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About Morning Oregonian. (Portland, Or.) 1861-1937 | View Entire Issue (May 12, 1909)
TTTE MORXIXG OR EGO XT AX, WEDNESDAY, MAT 13, 1909.
HIGH, SAYS SCOTT
Senator Tries to Shift Respon
sibility From Manufacturers.
COMPARISON OF FIGORES
in South Carolina." continued Tillman,
"and we -want to know if the Senator
from Maine .will join me to protect it? I
will assist, because I want protection for
that infant industry in South Carolina."
If the Senator will be a little less
boisterous." interrupted Hale. "I will try-
to answer him.
Why should you ask me to be less
boisterous." retorted Tillman, "when some
other Senators have been high-horsing
around here as if they were in a circus?"
Cummins offered several amendments
to the window glass schedule, saying they
were Intended to prevent in the future
any combination for putting up prices.
Without acting on the window glass
schedule, the Senate adjourned.
Standpatters Take Xew Tack in De
fense of High Tarlfr Senate
Cuts Few Duties and May
Kxpand Free List.
WASHINGTON, May 11. Substantial
progress whs made in the consideration
of the tariff bill today, the amendments
of the committen on finance being upheld
in the S?nate by substantial majorities.
A feature of the session was a gen
eral discussion concerning, the rcat dis
parity between wholesale and retail
prices. Republican Senators declared this
difference was so great as to demonstrate
that the duty levied by a protective tariff
had small effect on the price paid ty
I lie consumer. This feature of the dis
cission was precipitated by fecott, him
self a glass manufacturer.
The schedule covering the products of
lead was passed over upon the sugges
tion of Aldrich, because, he said, the
finance commute desired to make some
changes in the duties as previously rec
ommended. Aldrich stated also that the
committee would submit a definite scale
of duties on zinc ores and products of
zinc. BriMow ennounced that when the
white-lead schedule should be reuched he
would wish to be heard.
One Thing to Go on Free Ijlst.
The committee's amendment striking
out the House duty of one-half of 1 per
cent per pound on refined nitrate of salt
peter was agreed to . It is understood
that that product will be placed upon
the free list.
Aldrich then requested an agreement
to the committee amendment Increas
ing the duty on all raits of san
tonin from 50 cents to $1. stating that
the proposed duty was the rate of both
the Dingley and the Gorman bills.
But few Senators were present, and
Overman suggested the absence of
a quorum, a rollcall bringing into the
chamber fil Senators. The section relat
ing to salts of santonin was then agreed
to as enacted.
On motion of Aldrich the section
relating to soap was amended so as to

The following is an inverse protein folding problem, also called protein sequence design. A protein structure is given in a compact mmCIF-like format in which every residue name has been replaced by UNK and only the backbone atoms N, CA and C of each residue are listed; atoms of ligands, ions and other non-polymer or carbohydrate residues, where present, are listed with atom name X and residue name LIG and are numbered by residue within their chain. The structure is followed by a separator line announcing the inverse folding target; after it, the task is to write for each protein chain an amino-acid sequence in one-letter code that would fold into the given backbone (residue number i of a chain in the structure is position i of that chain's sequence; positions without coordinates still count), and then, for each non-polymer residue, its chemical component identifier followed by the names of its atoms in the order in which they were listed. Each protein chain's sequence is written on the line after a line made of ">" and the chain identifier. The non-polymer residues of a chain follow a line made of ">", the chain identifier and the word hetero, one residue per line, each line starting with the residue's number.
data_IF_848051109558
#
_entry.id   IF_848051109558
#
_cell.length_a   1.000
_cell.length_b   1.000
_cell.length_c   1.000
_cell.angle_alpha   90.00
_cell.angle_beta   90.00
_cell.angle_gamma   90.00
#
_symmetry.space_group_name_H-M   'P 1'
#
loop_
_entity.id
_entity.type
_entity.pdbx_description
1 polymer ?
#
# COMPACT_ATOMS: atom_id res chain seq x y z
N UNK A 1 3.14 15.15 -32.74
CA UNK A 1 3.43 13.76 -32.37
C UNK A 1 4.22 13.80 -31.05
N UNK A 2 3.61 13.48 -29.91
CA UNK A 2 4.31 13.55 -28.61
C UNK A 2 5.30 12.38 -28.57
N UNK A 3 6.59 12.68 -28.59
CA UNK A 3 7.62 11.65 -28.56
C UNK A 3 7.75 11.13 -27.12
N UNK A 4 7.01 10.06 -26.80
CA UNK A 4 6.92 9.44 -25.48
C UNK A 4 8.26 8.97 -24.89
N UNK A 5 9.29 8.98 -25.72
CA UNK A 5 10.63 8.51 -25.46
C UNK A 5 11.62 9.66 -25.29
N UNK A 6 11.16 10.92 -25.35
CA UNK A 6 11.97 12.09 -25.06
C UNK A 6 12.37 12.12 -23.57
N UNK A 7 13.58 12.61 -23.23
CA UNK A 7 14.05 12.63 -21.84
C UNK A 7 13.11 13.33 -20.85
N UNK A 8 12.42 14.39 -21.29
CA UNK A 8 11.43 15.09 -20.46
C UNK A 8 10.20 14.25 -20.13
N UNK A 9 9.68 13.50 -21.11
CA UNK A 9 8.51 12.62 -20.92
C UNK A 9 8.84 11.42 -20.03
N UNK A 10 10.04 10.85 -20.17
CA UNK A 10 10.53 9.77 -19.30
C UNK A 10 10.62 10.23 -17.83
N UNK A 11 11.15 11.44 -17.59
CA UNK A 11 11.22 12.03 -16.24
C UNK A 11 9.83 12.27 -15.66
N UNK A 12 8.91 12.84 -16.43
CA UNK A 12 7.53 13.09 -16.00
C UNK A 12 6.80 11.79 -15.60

place a duty of 50 per cent ad valorem on
perfumed soap, which he said was for
Sulphur Iuty Reduced.
The House provision on sulphur was
further amended so as to place crude
sulphur on the free list and to provide
for a duty of 4 a ton on refined sul
phur, the present law and the House bill
providing for a duty of J6 a ton.
The. section relating to limestone rock
asphalt was at first amended by reduc
ing the duty BO per cent under the pres
ent law. but later, on motion of Bev
rrtdue, who suggested that perhaps that
article should go on the free list, the
paragraph was temporarily passed over.
The schedule relating to mica was also
passed over. Aldrich saying the com
mittee desired to reconsider that para
graph, as It was not now satisfied
whether the duty should be increased
or whether the article should be placed
on the free list.
When the schedules relating to china
ware and earthenware were reached,
Cummins said that he proposed later to
offer an amendment to reduce the rate
As a result of an understanding
reached after a discussion of the parlia
mentary status of the bill, hereafter the
:'nate, as in committee of the whole, will
adopt finally each paragraph of the bill
as reached unless passed over bv agree
ment, and no further opportunity will be
had to amend the measure until it has
reached the parliamentary status of be
ing before the Senate.
. No Reduction on Karthenware.
Speaking in favor of a reduction on
the duties on steel and earthenware.
Bacon offered an amendment reducing the
rate from 0 to 35 per cent ad valorem.
Aldrich said that the revenue re
ceived from the china and earthenware
schedules was $5. Out). 000. the importation
amounting to $9,000,000.
Bacon's amendment was defeated
hy a vote of 25 to 54. J .a Follette being
the only Republican who voted in "the
arnnnatlve with the Democrats.
Scott made a plea for the protection of
the glass industry. Taking from the shelf
ot his desk one piece of glassware after
another, and holding them up in full
view of the Senate. Scott gave an object
lesson in me cheapness or the ware.
Then holding up a picture of an 11
story building. Mr. Scott said it was
the business place of a wholesaler and
retailer of glassware, and he added
that the men who owned the building
bad made more money than all the
Hale took advantage ot Scott's exhibi
tion to make a point in support of the